Into the White: Scott’s Antarctic Odyssey
A first novel, and based on the true and well-known story of Scott’s ill-fated expedition to the South Pole in 1911-12, this is a straightforward and accessible introduction to the subject for young people aged 11-15. Joanna Grochowicz has done her research, and emphasises that this is the story of the Terra Nova expedition itself, and the ‘memorable characters’ who accompanied Scott, rather than a biography. Each actor in the story—the four men who died with Scott and the others who survived—is brought to life, and their individual actions, thoughts and feelings dramatized. This is a group endeavour, and is made to seem so. We care as much about the young student Apsley Cherry-Garrard as Dr. Edward ‘Uncle Bill’ Wilson, and learn as much about the latter’s ‘worst journey in the world’ to secure emperor penguin eggs as we do about the last days of Scott’s race to the Pole.
The tale is told in the present tense and uses existing diaries, notes and previously published memoirs for authenticity; conversations and interior monologue are invented but not obtrusive. The language is terse and precise: Six ponies gone. It’s a terrible blow …’ but not without poignant imagery: ‘The sun is now a slave to the horizon … A strange twilight remains.’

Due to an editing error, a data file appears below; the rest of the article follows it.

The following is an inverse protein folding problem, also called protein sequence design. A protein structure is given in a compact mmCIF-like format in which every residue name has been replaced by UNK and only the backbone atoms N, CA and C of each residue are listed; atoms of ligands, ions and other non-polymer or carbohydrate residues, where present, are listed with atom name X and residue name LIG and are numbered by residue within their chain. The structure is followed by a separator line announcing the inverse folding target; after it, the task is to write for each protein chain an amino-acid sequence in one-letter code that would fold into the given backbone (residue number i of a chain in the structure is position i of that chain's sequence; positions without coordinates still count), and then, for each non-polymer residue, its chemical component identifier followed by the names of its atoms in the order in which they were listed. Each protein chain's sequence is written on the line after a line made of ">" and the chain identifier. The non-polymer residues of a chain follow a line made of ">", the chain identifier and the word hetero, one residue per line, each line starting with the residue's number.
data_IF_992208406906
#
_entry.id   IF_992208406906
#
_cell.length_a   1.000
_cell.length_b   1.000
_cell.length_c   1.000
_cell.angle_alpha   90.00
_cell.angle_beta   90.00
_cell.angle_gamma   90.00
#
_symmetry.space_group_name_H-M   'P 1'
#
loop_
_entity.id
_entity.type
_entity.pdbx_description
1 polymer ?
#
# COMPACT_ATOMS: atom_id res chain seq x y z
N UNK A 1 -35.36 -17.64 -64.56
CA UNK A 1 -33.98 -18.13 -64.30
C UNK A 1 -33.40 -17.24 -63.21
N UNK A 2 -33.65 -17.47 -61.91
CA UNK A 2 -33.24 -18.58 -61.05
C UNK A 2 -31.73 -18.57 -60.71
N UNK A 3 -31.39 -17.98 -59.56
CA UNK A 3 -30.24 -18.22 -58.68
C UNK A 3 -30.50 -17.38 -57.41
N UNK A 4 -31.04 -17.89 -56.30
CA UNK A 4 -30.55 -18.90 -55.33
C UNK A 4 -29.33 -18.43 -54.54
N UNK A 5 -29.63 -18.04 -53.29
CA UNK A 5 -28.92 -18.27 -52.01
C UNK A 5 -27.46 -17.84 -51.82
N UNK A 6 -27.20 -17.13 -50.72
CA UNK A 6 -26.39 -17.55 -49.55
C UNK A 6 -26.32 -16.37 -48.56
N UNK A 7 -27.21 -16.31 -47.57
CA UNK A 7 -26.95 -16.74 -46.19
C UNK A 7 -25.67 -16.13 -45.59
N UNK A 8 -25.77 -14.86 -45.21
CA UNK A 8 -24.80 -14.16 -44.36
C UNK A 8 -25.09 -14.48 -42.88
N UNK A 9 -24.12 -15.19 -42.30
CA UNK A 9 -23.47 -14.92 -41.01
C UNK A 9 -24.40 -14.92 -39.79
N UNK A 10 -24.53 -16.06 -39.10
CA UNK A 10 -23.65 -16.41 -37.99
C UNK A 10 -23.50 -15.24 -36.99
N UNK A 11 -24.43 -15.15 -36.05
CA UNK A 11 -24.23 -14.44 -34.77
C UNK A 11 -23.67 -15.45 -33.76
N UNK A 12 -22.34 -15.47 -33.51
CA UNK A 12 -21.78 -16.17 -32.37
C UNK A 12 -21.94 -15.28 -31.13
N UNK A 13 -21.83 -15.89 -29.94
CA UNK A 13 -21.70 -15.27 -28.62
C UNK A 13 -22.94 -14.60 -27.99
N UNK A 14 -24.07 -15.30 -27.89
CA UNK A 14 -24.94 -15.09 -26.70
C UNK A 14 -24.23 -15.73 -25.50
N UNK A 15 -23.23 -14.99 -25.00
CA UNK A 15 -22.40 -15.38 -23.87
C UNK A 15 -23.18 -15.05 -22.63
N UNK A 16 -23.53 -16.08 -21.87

Sarah Lippett’s illustrations throughout are simple and engaging, with thumbnail sketches of all the characters, scenes and equipment—a pair of boots, a sextant, a sledge—scattered throughout, drawn in a clear and graphic style. The maps are excellent and informative.
This book somewhat simplifies the complex character of Scott himself, and mentions but does not delve into some of the controversies of the story, but this is appropriate for the book’s anticipated audience, and does not in the end shirk an atmosphere of final tragedy.